Rosenberg-Bachenheimer Saga

 

General

    Martha and George (August) Rosenberg were German Jews who emigrated to Amsterdam, Holland, in January, 1938, with their two sons, Alexander and Walter.  They were deported to Westerbork in 1943, and from there to Bergen-Belsen.  At Bergen-Belsen, they were housed in the Sternlager, which consisted of Jews who were designated for exchange (very few were in fact exchanged).  In the beginning of April, 1945, it was clear to the Germans that the camp would soon be liberated.  They decided to transport the remaining Sternlager prisoners to Theresienstadt.  Three trains were used for this purpose.  The Rosenbergs, along with about 2,500 other prisoners, were on the third train which departed on April 9, 1945.  For two weeks, these prisoners were confined to the train as it attempted to move east.  As can be imagined, the conditions were beyond description.  The trip came to an end on April 23, 1945, at the village of Troebitz in eastern Germany, where the train was liberated by the Russians.  There were fewer than 2,000 survivors of this trip.  After some time in Troebitz, they were transported by truck to Leipzig, Germany, and from there to Holland by train.  Below are various documents pertaining to the saga of the Rosenbergs.

Documents

    Westerbork--  Below are thumbnails of the front and inside of work cards issued to George and Martha Rosenberg by the Westerbork camp dated October 4, 1943.  Please click on the thumbnail to see the full image, and then click your back key or "Westerbork" in the left frame to return.

     

    Bergen-Belsen--  Below is a thumbnail of a Bergen-Belsen ID card issued to Martha Rosenberg on June 27, 1944.  Please click on the thumbnail to see the full image, and then click your back key or "Bergen-Belsen" in the left frame to return.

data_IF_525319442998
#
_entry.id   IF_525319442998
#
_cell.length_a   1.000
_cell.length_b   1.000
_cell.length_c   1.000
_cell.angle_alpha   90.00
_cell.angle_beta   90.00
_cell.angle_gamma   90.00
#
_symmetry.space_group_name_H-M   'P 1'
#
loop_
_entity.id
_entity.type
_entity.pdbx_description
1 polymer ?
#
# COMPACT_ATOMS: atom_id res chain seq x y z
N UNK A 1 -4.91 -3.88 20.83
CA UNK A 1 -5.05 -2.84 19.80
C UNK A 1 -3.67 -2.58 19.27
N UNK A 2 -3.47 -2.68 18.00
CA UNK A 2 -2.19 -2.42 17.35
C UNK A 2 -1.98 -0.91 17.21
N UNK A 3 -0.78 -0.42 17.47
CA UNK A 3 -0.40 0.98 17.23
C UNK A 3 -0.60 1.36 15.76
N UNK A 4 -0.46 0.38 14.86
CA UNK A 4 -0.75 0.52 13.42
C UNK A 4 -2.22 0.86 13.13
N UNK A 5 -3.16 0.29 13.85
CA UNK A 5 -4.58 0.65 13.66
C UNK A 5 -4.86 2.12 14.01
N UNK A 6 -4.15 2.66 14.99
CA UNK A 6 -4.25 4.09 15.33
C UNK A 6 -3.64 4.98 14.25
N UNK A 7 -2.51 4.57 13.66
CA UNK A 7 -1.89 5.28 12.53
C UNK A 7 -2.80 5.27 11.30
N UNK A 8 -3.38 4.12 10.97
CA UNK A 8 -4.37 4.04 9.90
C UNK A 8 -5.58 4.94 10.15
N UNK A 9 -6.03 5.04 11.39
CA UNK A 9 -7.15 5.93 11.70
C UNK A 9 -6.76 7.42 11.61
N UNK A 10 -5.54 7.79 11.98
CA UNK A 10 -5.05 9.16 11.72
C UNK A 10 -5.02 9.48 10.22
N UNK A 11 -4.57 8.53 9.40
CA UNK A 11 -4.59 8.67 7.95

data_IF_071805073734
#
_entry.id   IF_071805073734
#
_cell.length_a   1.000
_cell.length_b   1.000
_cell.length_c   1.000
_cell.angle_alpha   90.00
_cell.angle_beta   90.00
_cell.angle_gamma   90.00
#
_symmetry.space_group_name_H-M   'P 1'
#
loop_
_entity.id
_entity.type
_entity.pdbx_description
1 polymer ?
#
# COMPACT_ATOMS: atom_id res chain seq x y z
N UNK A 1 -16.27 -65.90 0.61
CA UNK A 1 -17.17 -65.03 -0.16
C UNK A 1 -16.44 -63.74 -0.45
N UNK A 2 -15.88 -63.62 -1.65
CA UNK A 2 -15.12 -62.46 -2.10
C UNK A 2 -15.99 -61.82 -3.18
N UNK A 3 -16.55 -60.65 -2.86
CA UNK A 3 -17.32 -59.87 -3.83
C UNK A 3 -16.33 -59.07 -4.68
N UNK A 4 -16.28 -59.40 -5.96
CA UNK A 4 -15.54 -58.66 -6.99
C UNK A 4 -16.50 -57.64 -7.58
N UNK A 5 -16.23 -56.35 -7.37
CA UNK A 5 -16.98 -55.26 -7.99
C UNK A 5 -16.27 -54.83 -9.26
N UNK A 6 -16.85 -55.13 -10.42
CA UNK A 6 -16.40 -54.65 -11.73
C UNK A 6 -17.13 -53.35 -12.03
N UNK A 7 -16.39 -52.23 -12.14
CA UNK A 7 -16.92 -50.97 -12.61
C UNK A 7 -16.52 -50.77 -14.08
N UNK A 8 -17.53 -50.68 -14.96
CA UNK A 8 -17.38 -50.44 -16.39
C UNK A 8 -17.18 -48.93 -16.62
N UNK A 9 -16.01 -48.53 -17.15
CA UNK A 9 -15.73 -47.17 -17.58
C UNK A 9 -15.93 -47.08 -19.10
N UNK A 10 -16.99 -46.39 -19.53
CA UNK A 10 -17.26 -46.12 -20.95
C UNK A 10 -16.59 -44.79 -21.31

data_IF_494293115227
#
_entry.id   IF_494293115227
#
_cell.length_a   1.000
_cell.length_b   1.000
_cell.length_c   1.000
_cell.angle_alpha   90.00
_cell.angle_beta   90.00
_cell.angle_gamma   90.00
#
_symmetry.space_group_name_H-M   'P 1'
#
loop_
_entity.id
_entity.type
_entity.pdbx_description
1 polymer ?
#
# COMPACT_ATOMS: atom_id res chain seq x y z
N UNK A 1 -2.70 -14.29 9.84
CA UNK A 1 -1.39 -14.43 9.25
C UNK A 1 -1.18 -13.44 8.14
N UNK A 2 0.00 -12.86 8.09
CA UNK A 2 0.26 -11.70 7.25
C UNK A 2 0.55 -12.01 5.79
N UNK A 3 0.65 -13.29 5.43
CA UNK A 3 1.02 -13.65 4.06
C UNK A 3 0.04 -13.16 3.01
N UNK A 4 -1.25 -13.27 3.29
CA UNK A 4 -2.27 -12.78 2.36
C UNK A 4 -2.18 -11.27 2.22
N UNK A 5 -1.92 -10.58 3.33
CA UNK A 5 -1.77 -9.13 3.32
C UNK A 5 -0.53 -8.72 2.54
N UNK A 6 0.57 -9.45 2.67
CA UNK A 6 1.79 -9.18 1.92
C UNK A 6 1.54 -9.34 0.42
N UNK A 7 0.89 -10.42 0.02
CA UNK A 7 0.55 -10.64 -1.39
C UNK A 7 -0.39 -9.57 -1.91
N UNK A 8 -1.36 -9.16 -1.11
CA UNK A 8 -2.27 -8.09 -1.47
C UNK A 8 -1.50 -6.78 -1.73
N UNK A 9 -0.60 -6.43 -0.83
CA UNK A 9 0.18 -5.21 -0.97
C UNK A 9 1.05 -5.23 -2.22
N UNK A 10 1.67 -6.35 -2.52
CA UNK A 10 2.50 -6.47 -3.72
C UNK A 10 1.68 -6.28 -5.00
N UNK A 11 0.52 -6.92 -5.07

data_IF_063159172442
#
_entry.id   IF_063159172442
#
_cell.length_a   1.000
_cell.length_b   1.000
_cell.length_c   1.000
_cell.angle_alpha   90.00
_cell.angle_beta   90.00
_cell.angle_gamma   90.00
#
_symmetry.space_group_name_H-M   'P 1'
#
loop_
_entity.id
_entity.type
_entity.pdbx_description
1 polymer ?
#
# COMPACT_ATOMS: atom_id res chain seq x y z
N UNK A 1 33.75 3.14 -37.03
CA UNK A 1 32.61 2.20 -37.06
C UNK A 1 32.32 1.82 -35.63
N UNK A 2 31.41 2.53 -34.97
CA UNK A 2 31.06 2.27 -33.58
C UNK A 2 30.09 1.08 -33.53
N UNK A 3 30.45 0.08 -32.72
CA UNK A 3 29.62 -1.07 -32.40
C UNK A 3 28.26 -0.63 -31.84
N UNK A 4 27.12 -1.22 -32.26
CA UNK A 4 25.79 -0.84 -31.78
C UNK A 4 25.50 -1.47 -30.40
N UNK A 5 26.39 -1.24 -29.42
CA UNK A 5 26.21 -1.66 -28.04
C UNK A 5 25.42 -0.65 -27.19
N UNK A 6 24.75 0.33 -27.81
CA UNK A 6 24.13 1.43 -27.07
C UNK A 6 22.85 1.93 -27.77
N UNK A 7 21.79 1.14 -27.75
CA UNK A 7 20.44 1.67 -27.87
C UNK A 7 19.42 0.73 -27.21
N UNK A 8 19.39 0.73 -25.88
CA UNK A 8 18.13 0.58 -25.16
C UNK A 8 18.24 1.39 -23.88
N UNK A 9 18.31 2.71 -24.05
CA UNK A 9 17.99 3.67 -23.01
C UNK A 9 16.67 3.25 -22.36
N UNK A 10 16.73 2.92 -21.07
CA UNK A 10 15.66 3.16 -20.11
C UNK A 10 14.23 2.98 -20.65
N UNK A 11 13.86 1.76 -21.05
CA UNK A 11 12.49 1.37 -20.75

Russian Liberation--  Below are thumbnails of the front and back of an ID card issued on May 12, 1945, to George Rosenberg as a liberated train passenger.  The card is written in Russian on an old index card and bears  the seal of "Stadt Kirchain N.L. Spinnstoffe and Schuhwaren" (identifying local industries: textiles and shoes).  Please click on the thumbnail to see the full image, and then click your back key or "Russian Liberation" in the left frame to return. 

 

    Troebitz--   Below are thumbnails of an official certification by the Mayor of Troebitz dated June 14, 1945.  This document attests to the recent liberation of the Rosenbergs as part of the German train transport arriving in Troebitz.  The declaration was prepared by a Dutch attorney, also recently liberated, and Josef Weiss, a former "Judenaeltester" of Bergin-Belsen (member of the Bergin-Belsen Judenrat).  Please click on the thumbnail to see the full image, and then click your back key or "Troebitz" in the left frame to return.

    Maastricht, Holland--  By July, 1945, the Rosenbergs had been repatriated to Holland.   Below are thumbnails of the front and back of five documents pertaining to their arrival at the Maastricht reception center.  The first two are the Allied Expeditionary D.P. Index cards issued to George and Martha.  The final three documents are A.E.F. D.P. Registration Records, dated July 2, 1945, pertaining to August, Martha and Alex Rosenberg.  Please click on the thumbnail to see the full image, and then click your back key or "Maastricht" in the left frame to return.

 

 

    Amsterdam, Holland--   Below are thumbnails of the front and back of Reparation Identification Cards issued in Amsterdam to George and Martha on July 14, 1945.  These documents are in Dutch and contain registration cancels from various agencies.  Please click on the thumbnail to see the full image, and then click your back key or "Amsterdam" in the left frame to return.

References

Joseph A. Pollack, The Lost Transport, Commentary Magazine, September, 1995

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Copyright 2006 Edward Victor